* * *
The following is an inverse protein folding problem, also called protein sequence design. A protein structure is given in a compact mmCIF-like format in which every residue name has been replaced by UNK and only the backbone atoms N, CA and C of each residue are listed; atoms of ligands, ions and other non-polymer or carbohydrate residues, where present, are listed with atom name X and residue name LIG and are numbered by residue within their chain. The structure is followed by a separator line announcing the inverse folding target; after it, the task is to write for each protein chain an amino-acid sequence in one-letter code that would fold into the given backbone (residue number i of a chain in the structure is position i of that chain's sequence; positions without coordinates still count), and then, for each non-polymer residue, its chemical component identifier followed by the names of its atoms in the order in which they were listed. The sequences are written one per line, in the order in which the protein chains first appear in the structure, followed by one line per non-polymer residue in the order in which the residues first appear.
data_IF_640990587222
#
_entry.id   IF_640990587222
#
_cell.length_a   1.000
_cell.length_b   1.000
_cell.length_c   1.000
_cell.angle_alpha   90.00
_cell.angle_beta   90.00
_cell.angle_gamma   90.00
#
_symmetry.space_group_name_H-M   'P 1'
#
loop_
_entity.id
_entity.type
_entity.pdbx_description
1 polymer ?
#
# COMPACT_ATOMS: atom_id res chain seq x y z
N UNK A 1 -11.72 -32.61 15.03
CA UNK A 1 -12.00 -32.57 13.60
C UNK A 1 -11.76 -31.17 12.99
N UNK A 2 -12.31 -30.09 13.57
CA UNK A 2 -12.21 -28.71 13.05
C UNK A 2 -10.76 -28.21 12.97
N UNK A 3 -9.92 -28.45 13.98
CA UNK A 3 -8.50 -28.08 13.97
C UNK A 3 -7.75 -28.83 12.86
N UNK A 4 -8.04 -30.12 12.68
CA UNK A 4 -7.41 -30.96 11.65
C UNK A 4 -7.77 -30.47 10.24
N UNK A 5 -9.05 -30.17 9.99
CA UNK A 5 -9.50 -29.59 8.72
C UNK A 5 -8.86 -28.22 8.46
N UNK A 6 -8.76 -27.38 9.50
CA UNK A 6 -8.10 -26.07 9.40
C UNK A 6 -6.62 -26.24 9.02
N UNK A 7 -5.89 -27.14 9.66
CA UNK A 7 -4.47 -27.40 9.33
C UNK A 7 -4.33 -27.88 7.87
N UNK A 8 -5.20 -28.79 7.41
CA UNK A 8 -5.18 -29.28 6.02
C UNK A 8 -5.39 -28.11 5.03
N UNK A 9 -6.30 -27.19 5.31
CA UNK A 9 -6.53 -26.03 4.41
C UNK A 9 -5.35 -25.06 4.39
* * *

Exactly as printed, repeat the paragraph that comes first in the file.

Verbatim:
The following is an inverse protein folding problem, also called protein sequence design. A protein structure is given in a compact mmCIF-like format in which every residue name has been replaced by UNK and only the backbone atoms N, CA and C of each residue are listed; atoms of ligands, ions and other non-polymer or carbohydrate residues, where present, are listed with atom name X and residue name LIG and are numbered by residue within their chain. The structure is followed by a separator line announcing the inverse folding target; after it, the task is to write for each protein chain an amino-acid sequence in one-letter code that would fold into the given backbone (residue number i of a chain in the structure is position i of that chain's sequence; positions without coordinates still count), and then, for each non-polymer residue, its chemical component identifier followed by the names of its atoms in the order in which they were listed. The sequences are written one per line, in the order in which the protein chains first appear in the structure, followed by one line per non-polymer residue in the order in which the residues first appear.